Home Business Porsche IPO only off the table if severe geopolitical problems arise, CFO says

Porsche IPO only off the table if severe geopolitical problems arise, CFO says

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BERLIN — Porsche will only backtrack on its stock market debut in the event of severe geopolitical problems that would make the importance of a listing fade in comparison, the sportscar brand’s chief financial officer said on Tuesday.

“You never know what will happen regarding geopolitical issues, but if a potential IPO would be stopped now, we are talking about severe problems,” Lutz Meschke said on a media call.

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“By then a potential IPO would not be a real issue,” he added.

Volkswagen triggered a listing of sportscar brand Porsche late on Monday after months of deliberation, but cautioned the move was still subject to developments in capital markets.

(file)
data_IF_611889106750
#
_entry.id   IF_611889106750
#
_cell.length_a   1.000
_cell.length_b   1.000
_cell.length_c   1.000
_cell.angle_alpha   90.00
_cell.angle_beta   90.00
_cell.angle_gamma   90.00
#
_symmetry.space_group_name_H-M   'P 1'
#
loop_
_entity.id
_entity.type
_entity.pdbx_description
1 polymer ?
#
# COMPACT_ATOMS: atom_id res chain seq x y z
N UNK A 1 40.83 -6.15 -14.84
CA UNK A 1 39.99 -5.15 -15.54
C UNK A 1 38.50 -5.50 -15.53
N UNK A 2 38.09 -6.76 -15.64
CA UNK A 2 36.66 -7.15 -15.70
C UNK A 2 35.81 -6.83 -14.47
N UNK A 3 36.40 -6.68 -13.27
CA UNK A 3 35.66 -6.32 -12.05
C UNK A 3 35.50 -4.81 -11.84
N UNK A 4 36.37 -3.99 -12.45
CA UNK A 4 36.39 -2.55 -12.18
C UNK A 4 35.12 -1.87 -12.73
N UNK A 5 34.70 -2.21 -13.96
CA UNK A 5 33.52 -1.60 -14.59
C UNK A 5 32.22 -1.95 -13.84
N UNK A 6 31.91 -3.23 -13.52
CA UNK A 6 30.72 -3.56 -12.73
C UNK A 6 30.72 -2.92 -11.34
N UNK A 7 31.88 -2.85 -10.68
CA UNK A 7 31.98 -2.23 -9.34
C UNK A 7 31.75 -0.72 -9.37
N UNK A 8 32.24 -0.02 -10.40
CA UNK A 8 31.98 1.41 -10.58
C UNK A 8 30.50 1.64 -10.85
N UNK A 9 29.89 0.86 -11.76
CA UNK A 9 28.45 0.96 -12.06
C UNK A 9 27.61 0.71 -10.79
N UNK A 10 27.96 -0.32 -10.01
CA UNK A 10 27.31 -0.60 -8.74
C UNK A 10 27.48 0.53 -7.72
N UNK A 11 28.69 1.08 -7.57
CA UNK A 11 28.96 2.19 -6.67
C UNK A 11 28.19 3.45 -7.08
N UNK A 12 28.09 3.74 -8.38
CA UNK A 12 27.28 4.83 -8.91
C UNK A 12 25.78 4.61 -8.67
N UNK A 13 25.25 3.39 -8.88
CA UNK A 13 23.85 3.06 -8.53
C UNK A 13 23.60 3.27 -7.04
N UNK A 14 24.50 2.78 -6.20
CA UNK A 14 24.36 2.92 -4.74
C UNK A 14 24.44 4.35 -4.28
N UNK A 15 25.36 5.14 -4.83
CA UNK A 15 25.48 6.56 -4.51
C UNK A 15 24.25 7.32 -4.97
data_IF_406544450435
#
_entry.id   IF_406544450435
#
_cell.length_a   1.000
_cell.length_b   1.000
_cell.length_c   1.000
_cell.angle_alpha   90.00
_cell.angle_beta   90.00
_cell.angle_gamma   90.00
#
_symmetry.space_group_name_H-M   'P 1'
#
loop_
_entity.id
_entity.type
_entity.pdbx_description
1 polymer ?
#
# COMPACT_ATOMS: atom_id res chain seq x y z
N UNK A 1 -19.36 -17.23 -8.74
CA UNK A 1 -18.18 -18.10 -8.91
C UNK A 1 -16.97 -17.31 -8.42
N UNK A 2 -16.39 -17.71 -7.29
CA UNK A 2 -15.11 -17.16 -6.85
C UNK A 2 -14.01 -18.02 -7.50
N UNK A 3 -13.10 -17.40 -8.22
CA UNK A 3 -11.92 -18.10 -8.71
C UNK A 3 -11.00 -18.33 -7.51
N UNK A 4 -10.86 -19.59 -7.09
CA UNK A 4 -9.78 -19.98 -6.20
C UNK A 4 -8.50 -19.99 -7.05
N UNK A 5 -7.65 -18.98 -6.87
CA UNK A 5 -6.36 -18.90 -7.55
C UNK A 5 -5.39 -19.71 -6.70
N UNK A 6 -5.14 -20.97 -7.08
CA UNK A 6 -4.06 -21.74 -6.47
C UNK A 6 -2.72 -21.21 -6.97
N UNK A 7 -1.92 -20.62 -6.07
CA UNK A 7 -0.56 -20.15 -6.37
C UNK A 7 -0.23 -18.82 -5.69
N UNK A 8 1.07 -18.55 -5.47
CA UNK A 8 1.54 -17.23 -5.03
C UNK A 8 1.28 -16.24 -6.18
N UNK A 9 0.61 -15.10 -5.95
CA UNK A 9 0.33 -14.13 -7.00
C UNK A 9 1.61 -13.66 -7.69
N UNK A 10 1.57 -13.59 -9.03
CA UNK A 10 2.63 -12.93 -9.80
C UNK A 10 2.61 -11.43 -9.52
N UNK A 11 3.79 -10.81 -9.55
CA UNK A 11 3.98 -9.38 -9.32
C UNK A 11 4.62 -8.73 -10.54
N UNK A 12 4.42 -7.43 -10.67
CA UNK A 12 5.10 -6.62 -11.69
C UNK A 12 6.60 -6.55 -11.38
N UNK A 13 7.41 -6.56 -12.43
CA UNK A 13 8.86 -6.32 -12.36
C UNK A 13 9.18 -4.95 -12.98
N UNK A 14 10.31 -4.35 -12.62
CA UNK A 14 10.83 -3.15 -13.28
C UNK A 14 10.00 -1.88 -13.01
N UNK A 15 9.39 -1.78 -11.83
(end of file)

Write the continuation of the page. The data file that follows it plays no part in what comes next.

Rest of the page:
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Some investors criticized the timing for a stock market debut, with European shares on a downward spiral, inflation at record highs and Russia halting gas supply to Europe through the main Nord Stream 1 pipeline.

In a media call on Tuesday morning, Chief Executive Oliver Blume said the listing could break the ice for capital markets starved of potential investments.

“There is a lot of capital in the market,” Blume said. “We think the Porsche IPO could be an icebreaker.

Volkswagen CFO and COO Arno Antlitz echoed Blume’s confidence in an earlier media call, adding that the carmaker hoped the listing would give it more flexibility in deciding when to list its battery division, which it said in December it was readying for a partial sale.

The separation of the two companies via a listing would also simplify Blume’s double role as chief executive of Volkswagen and Porsche, Blume said, though they would still cooperate on projects where scale effects apply.

Asked how situations where conflicts of interest could arise for Blume would be dealt with, the CEO said that Porsche’s executive board would have the authority to make decisions “100% on its own.”

(Reporting by Victoria Waldersee, Editing by Miranda Murray and Emelia Sithole-Matarise)



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